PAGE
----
The $100 billion target itself is now inadequate -- developing countries are estimated to need $600 billion a year from 2020 to 2050 to decarbonise just their energy sectors. Rich countries had provided only about 65% of the $100 billion, on average, between 2013 and 2019, 80% of it as high-interest loans, and not grants, indebting poorer countries.
Vulnerable countries had sought at least $500 billion between 2020 and 2024. India alone had demanded $1 trillion by 2030. This finance is critical to repair global trust, India's lead negotiator had said on November 8.
Loss and damage: Rich countries won't pay, yet
India, Indonesia and Bangladesh and other countries in the G77 grouping, as well as China, had called for a "Glasgow loss and damage facility" through which historical emitters would pay poor countries to remedy the loss and damage caused by extreme weather events such as cyclones. No deal has been reached on this, though the next COP in Cairo in 2022 will focus on this.
India 5th Most Vulnerable To Climate Change Fallouts, Its Poor The Worst Hit
Source: Global Climate Risk Index
Note: The index ranked 181 countries in 2018, 124 in 2017, 182 in 2016, 135 in 2015 and 138 in 2014.
Countries did agree to operationalise the Santiago Network of Loss and Damage set up in 2019, at the COP25 in Madrid, to provide technical support to developing countries to avert the damage caused by extreme weather. The deal says the "Santiago network will be provided with funds to support technical assistance for the implementation of relevant approaches to avert, minimize and address loss and damage associated with the adverse effects of climate change in developing countries" but it does not specify the amount and nature of the funding.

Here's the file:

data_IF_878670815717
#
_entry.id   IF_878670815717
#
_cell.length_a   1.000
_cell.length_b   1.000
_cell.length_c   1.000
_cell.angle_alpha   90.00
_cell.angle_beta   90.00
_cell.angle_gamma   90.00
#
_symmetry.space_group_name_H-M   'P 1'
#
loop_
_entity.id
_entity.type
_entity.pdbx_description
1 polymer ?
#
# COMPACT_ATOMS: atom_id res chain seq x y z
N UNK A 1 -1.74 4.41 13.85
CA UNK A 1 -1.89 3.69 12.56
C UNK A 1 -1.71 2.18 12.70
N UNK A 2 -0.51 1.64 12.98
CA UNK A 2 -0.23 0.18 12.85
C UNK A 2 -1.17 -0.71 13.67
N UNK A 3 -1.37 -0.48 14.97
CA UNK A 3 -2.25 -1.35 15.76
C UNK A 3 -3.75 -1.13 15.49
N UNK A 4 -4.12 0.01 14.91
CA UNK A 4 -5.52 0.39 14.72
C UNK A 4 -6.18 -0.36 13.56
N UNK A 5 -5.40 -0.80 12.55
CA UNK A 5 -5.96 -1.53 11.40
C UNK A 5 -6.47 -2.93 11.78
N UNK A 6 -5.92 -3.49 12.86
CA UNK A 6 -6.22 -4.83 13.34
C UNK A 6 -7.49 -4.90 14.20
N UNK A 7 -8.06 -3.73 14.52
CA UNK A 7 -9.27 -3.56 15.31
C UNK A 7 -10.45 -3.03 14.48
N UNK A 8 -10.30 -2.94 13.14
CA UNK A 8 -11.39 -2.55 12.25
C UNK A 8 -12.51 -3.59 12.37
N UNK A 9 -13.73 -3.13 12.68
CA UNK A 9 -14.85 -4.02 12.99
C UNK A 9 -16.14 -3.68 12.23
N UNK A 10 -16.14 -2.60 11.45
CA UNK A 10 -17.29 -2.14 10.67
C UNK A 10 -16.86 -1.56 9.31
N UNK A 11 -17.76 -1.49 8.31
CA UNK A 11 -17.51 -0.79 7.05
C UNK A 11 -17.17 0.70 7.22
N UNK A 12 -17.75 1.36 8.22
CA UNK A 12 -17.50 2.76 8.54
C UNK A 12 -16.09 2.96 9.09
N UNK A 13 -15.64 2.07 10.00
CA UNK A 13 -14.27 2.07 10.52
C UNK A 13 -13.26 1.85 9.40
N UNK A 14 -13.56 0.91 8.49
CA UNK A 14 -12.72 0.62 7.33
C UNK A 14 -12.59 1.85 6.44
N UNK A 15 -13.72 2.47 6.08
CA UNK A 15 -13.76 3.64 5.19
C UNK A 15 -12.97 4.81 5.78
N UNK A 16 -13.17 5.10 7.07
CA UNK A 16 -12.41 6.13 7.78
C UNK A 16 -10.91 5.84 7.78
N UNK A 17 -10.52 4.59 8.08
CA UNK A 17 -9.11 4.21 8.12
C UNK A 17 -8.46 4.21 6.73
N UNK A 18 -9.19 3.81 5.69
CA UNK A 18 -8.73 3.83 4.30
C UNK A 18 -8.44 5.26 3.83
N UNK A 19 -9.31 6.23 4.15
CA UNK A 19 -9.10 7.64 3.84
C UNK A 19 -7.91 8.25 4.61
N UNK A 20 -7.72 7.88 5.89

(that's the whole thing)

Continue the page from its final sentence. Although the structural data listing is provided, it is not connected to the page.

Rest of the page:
Carbon markets: Some loopholes fixed
The Glasgow pact has closed some of the loopholes in the Clean Development Mechanism for carbon trading, such as one that allowed double counting of carbon credits for reduced emissions. The pact says that the countries that generate carbon credits by reducing emissions will decide whether to authorise them for sale to other nations or to count them towards their own climate targets -- they cannot do both.